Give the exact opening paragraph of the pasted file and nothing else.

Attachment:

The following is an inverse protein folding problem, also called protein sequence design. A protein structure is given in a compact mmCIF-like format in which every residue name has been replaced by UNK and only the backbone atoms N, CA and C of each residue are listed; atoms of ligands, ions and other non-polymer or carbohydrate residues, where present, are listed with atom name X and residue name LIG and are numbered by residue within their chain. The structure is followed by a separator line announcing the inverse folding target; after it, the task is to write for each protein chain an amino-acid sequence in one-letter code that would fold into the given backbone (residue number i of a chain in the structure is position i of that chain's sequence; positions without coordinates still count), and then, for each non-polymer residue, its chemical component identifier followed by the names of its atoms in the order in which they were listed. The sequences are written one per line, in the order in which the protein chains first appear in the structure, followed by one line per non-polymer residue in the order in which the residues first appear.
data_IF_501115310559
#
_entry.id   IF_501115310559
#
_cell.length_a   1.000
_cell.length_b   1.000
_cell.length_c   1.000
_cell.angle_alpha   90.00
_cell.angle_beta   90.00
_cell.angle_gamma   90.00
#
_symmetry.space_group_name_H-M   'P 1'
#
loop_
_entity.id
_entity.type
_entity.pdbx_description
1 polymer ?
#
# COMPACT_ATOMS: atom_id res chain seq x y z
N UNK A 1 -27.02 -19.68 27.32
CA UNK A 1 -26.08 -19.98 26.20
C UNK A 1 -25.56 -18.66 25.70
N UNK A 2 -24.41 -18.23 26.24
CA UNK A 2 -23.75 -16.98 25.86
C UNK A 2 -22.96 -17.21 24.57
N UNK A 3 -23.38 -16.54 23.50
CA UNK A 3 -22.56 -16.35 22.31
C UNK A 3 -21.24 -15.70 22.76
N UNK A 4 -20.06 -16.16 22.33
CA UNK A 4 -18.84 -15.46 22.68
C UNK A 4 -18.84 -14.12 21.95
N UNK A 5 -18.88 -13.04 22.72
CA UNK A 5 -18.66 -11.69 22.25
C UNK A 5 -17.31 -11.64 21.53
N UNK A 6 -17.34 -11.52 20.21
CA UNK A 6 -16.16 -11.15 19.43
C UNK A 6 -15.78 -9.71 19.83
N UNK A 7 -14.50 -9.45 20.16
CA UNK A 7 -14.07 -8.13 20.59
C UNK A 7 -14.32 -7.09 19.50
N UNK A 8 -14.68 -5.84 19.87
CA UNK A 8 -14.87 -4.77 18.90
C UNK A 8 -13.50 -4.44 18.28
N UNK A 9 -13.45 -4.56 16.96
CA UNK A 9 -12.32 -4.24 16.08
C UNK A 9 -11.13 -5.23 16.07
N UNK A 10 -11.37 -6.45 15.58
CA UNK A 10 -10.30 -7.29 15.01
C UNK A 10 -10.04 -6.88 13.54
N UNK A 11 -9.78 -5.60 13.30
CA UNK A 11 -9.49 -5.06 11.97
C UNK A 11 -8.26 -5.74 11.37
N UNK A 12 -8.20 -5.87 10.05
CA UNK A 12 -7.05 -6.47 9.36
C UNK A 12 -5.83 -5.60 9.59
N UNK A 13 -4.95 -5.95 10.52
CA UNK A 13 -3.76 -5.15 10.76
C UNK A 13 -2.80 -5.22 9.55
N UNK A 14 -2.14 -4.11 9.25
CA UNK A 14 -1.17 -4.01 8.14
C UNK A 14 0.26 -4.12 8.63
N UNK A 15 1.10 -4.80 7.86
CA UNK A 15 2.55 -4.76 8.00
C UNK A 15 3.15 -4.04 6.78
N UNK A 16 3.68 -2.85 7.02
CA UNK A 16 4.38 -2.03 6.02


The following is an inverse protein folding problem, also called protein sequence design. A protein structure is given in a compact mmCIF-like format in which every residue name has been replaced by UNK and only the backbone atoms N, CA and C of each residue are listed; atoms of ligands, ions and other non-polymer or carbohydrate residues, where present, are listed with atom name X and residue name LIG and are numbered by residue within their chain. The structure is followed by a separator line announcing the inverse folding target; after it, the task is to write for each protein chain an amino-acid sequence in one-letter code that would fold into the given backbone (residue number i of a chain in the structure is position i of that chain's sequence; positions without coordinates still count), and then, for each non-polymer residue, its chemical component identifier followed by the names of its atoms in the order in which they were listed. The sequences are written one per line, in the order in which the protein chains first appear in the structure, followed by one line per non-polymer residue in the order in which the residues first appear.